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Author Topic: Let's talk about Joe Paterno.  (Read 9730 times)
Nicol
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« Reply #40 on: January 24, 2012, 05:25 am »

Are there any other people registered at DM that feel that Joe Paterno is innocent and does not deserve the backlash that occured? Speak up.
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« Reply #41 on: January 24, 2012, 05:59 am »

I thought he was ok.
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jimbob
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« Reply #42 on: January 24, 2012, 06:10 am »

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« Reply #43 on: January 24, 2012, 08:29 am »

The thing you have to realize about Joe Paterno is that anyone associated with Penn State will worship his name until He rises again.
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Johnny Roastbeef
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« Reply #44 on: January 24, 2012, 05:29 pm »

If at the end of the day, they're able to show that Paterno could reasonably have been expected to know that this dude was a serial child molester using his position at Penn State to bring in additional children and groom them for abuse, then I will gladly eat crow and crucify him with the rest of you.  But I've seen and heard enough about Paterno's character, having been a Penn Stater, that I'm willing to believe that he was a good dude who didn't realize the seriousness of the situation and I'm willing to give it a little time to play out before I leap to judgment.

He didn't realize a grown man raping a child was a serious situation? That's the sort of thing I'd go straight to the real police about, regardless of whether I thought they'd do it again. You don't get a fucking mulligan when it comes to that.

If you're not going to read what I say, what's the point of discussing it?

The university police is REAL police at Penn State.  They investigate REAL crimes.  They are the police force for the town of University Park, PA, which is a town that encompasses the campus of 40,000 students.  They have an actual US Mail office with actual mail men.  It is a college campus that is also it's own municipal entity managed by the university. When assaults, burglary, rape or any other crimes occur in the town of University Park (i.e. on the campus), the University Police are the government agency that investigates it.  They are an armed police force.  The University Police have 46 armed officers.  What you guys seem to think are the real police in the neighboring town of State College have 65.  We're not talking about an office of 6 rent-a-cops with public-safety badges and some student volunteers.  While it may have been a little strange to go to the University Administrator who manages the police department instead of calling the Crime Hotline, it is not negligent to report the crime to them instead of the State College Police.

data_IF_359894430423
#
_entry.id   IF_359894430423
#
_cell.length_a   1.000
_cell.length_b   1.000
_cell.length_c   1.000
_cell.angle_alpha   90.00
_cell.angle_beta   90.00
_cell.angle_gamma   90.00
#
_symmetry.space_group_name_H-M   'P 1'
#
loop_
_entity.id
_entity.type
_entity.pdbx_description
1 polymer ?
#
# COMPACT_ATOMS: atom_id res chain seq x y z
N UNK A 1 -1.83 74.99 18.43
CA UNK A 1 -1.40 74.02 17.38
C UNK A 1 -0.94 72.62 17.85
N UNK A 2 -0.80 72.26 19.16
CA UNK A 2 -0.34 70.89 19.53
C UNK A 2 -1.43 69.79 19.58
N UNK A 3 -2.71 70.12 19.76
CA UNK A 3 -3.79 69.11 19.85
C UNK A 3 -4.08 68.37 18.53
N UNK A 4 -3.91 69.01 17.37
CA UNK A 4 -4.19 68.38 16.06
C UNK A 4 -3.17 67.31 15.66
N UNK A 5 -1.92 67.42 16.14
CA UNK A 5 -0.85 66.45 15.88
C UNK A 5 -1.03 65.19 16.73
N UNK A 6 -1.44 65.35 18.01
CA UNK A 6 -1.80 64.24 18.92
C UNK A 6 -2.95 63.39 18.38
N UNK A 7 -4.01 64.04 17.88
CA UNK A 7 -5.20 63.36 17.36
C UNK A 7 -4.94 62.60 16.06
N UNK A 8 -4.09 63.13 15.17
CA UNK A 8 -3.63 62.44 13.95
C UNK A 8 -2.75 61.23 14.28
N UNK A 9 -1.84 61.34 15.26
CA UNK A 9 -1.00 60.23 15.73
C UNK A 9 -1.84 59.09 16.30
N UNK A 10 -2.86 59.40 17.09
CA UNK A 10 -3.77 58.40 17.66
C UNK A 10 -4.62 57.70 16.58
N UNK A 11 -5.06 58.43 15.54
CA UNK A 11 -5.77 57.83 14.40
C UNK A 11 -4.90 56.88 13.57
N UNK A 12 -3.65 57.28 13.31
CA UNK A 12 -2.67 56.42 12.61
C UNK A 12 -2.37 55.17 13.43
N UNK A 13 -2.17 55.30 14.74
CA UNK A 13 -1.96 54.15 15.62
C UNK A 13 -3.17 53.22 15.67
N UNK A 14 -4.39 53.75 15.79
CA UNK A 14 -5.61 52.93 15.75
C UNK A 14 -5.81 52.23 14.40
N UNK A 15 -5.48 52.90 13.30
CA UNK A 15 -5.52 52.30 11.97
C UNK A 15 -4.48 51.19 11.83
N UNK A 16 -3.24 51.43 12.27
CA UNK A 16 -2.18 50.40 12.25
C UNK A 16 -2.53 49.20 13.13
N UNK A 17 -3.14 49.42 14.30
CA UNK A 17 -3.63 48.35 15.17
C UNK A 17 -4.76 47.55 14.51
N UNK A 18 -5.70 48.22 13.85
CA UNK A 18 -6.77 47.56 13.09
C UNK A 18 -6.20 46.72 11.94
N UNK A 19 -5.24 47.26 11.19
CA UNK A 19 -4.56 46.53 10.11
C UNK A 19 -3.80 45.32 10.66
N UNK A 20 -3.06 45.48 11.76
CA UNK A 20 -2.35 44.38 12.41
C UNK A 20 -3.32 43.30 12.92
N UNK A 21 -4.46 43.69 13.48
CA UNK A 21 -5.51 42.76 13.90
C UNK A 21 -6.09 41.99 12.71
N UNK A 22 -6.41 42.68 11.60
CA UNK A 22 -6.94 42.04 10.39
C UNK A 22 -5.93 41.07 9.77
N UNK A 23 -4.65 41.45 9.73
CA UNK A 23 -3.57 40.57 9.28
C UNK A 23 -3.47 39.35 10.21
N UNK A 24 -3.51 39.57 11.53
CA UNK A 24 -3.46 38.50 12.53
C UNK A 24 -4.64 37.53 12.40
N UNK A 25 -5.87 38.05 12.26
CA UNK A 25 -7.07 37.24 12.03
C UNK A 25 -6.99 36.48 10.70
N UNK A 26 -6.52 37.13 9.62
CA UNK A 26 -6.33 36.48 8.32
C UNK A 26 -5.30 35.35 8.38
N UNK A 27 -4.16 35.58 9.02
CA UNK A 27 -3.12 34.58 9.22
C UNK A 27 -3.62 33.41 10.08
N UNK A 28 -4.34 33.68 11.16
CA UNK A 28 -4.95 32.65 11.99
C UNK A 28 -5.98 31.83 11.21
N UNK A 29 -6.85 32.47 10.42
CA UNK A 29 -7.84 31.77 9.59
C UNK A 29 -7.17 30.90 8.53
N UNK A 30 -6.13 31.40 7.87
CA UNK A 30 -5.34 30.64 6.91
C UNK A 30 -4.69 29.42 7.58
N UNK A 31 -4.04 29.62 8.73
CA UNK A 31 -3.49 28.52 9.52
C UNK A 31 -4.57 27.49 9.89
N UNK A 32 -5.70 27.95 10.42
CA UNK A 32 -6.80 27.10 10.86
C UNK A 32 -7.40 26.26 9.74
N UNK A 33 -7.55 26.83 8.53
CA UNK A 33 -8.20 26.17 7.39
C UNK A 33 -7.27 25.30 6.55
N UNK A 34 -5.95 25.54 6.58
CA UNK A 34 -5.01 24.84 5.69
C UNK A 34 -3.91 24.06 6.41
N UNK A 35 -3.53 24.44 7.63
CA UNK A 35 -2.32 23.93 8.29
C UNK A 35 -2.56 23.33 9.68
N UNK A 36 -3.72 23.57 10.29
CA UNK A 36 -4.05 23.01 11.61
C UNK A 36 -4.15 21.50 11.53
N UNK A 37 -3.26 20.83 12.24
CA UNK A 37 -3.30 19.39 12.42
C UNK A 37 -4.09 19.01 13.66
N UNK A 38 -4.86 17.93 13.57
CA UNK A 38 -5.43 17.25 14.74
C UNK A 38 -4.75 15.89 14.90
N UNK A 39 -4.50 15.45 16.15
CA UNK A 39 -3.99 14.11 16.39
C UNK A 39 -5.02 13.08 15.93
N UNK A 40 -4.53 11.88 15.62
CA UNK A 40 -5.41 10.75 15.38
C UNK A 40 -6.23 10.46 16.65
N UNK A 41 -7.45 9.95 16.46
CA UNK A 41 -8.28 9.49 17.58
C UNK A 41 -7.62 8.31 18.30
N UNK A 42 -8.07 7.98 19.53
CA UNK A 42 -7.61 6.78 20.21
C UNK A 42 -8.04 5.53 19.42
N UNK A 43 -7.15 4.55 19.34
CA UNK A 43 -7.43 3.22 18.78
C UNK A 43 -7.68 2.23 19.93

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« Reply #45 on: January 24, 2012, 06:02 pm »

When you say the University manages the police department, what do you mean by that? Are they completely in charge of them?
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Johnny Roastbeef
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« Reply #46 on: January 24, 2012, 06:15 pm »

I honestly don't know.  It looks like that's the case.  On this Org chart, the director of police answers to Gary Schultz, the dude that Joe Paterno referred McQueary to.  Schultz was definitely employed by the University, so yes, it looks like at some level the university was the ultimate authority in charge of that police department.

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« Reply #47 on: January 24, 2012, 06:39 pm »

I thought police were employed by states, not colleges.
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HyperGlavin
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« Reply #48 on: January 24, 2012, 06:43 pm »

Maybe it's a libertarian municipality.
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Benny B
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« Reply #49 on: January 24, 2012, 06:43 pm »

So the people he trusted to report it were the people who would look bad if they did? The people who quite conceivably could just ignore it and hope no one brings it up ever again?

Aside from the fact that that system is fundamentally fucked up, I still think that he didn't do enough, to the point of criminality. An adult should be able to look at that situation and know that just passing it up the chain isn't enough, and that there are consequences for thinking that's all he needed to do.

An adult should also know that being told it was handled by the very people who would/could lie about that sort of thing should not suffice as evidence of an adequate investigation. You don't just pass it along, dust off your hands, and assume that everything will work out just fine. If you do, even if you honestly think everything was fine, at best you're criminally negligent, and could quite easily be considered human dogshit by people.
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« Reply #50 on: January 24, 2012, 07:11 pm »

So the people he trusted to report it were the people who would look bad if they did? The people who quite conceivably could just ignore it and hope no one brings it up ever again?

Why would those guys look bad for bringing a terrible pedophile to justice?
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« Reply #51 on: January 24, 2012, 07:35 pm »

Attempting to bring him to justice, thereby dragging the school name, and the names of any venerated coaches through the mud.

Their gambit was that they could avoid any hassle by simply not reporting it to, apparently, themselves. An easier ploy to attempt when you run the organization that would theoretically be investigating you.
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Benny B
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« Reply #52 on: January 24, 2012, 07:51 pm »

When people have a fervent dedication to a particular organization-- when their pride, their livelihood, and their collective lore are threatened, it becomes much easier for them to rationalize terrible shit. Particularly when they think they can get away with it.

You criticized people for demonizing Paterno before knowing all the facts. Do you think all the fans knew the facts before they so vehemently defended him? Do you think they would care even if they did know? If the fan reaction was that strong, what do you think someone actively involved in the university would do? You certainly don't EXPECT them to handle it rationally, so when you hear about something like this and your reaction is to let them deal with it themselves and not tell anyone else, you are either incomprehensibly stupid or actively aiding them.